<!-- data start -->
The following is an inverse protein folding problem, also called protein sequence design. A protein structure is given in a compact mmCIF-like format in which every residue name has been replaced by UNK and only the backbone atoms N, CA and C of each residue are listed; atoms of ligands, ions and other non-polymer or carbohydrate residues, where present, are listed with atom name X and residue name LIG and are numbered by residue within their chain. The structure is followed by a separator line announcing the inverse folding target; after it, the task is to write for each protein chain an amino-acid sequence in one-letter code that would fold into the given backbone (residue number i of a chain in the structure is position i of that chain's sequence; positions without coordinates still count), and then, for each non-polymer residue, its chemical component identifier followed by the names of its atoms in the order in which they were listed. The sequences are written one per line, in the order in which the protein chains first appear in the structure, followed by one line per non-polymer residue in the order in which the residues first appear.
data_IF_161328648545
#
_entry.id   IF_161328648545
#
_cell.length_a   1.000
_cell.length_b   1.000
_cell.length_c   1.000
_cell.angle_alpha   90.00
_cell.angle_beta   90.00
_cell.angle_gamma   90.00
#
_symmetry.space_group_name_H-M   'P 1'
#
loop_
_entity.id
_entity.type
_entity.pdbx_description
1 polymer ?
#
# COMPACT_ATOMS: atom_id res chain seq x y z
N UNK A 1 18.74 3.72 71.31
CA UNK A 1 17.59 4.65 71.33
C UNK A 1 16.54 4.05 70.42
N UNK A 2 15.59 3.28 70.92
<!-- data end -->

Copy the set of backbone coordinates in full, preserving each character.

The following is an inverse protein folding problem, also called protein sequence design. A protein structure is given in a compact mmCIF-like format in which every residue name has been replaced by UNK and only the backbone atoms N, CA and C of each residue are listed; atoms of ligands, ions and other non-polymer or carbohydrate residues, where present, are listed with atom name X and residue name LIG and are numbered by residue within their chain. The structure is followed by a separator line announcing the inverse folding target; after it, the task is to write for each protein chain an amino-acid sequence in one-letter code that would fold into the given backbone (residue number i of a chain in the structure is position i of that chain's sequence; positions without coordinates still count), and then, for each non-polymer residue, its chemical component identifier followed by the names of its atoms in the order in which they were listed. The sequences are written one per line, in the order in which the protein chains first appear in the structure, followed by one line per non-polymer residue in the order in which the residues first appear.
data_IF_161328648545
#
_entry.id   IF_161328648545
#
_cell.length_a   1.000
_cell.length_b   1.000
_cell.length_c   1.000
_cell.angle_alpha   90.00
_cell.angle_beta   90.00
_cell.angle_gamma   90.00
#
_symmetry.space_group_name_H-M   'P 1'
#
loop_
_entity.id
_entity.type
_entity.pdbx_description
1 polymer ?
#
# COMPACT_ATOMS: atom_id res chain seq x y z
N UNK A 1 18.74 3.72 71.31
CA UNK A 1 17.59 4.65 71.33
C UNK A 1 16.54 4.05 70.42
N UNK A 2 15.59 3.28 70.92